Video demonstration of captions, descriptions, and translations
21st Century Communications and Video Accessibility Act of 2010
President Obama signed the Act into law on October 8, 2010, providing the Federal Communications Commission (FCC) with renewed authority to impose video description requirements on broadcast television stations and certain cable networks. It also requires the FCC to establish closed captioning obligations for some video programming provided over the Internet and to update its emergency information rules.
General Captioning Information
Closed captioning provides a critical link to news, entertainment and information for individuals who are deaf or hard-of-hearing. For individuals whose native language is not English, English language captions improve comprehension and fluency.
Audio descriptions provide access to multimedia for people who are blind or visually impaired by adding narration that describes the visuals, including action, scene changes, graphics and on-screen text. Captions added to multimedia presentations ensure that the audio components of the presentation are accessible to individuals who are deaf or hard-of-hearing. Both audio descriptions and captions are useful learning tools for a wide array of users in addition to their originally intended audiences. Captions can provide a powerful search capability, allowing users to search the caption text to locate a specific video, or an exact point in a video. They are also useful for people learning to read or learning English as a second language. Audio descriptions can assist students with learning disabilities by reinforcing through audio what the user is watching on the screen.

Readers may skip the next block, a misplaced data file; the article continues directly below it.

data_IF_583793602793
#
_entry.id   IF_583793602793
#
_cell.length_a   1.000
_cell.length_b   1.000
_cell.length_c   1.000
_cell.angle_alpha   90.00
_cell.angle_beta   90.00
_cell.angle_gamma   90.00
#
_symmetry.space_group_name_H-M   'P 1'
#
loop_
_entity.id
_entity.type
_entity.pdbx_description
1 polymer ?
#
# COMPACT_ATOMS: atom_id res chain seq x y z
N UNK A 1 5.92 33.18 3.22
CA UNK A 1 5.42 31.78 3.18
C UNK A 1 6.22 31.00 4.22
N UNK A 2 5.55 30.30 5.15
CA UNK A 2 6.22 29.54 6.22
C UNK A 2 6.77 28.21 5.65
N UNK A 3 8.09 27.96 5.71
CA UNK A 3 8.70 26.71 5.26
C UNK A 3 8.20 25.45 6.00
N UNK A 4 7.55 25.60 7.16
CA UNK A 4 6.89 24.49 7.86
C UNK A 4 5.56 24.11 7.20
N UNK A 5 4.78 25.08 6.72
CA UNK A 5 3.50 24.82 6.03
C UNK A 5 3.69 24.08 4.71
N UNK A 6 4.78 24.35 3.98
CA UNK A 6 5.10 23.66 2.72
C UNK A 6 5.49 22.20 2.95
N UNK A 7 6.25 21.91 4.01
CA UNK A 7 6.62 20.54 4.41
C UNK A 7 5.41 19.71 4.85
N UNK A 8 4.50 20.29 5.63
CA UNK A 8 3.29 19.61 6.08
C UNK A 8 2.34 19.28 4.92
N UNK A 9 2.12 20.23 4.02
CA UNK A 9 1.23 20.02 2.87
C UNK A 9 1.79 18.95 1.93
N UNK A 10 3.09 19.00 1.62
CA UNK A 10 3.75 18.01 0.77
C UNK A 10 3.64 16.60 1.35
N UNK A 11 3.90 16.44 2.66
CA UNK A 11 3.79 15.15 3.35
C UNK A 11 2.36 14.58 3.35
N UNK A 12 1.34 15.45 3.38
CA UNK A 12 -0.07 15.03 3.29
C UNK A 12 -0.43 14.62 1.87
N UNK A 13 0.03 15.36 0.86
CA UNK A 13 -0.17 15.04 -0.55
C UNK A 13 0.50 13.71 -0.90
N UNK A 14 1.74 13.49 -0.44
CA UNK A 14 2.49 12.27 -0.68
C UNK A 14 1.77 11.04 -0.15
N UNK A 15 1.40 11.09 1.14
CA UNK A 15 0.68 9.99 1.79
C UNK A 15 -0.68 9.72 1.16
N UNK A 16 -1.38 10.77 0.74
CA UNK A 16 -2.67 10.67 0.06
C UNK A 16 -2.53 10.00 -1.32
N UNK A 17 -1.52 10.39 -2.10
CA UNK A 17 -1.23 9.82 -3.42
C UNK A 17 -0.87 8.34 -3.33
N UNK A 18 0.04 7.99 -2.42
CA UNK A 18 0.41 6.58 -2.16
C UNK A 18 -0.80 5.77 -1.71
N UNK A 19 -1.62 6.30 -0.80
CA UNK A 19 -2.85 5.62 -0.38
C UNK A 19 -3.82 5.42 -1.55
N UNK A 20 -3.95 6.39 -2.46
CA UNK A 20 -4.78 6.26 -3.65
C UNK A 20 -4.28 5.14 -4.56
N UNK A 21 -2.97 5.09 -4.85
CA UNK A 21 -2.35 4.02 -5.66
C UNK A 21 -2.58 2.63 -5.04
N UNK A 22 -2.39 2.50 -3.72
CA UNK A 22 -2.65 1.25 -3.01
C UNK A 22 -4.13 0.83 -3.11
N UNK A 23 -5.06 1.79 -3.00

Captions and audio descriptions may be integrated into multimedia as a user-selectable option (closed) or permanently recorded along with the main audio or video (open). Closed captions and descriptions may be toggled on and off by the user via a preferences setting, a menu option or, in some cases, a button on the player interface. Open captions and descriptions may not be turned off-everyone sees or hears them, whether they want to or not (National Center for Accessible Media).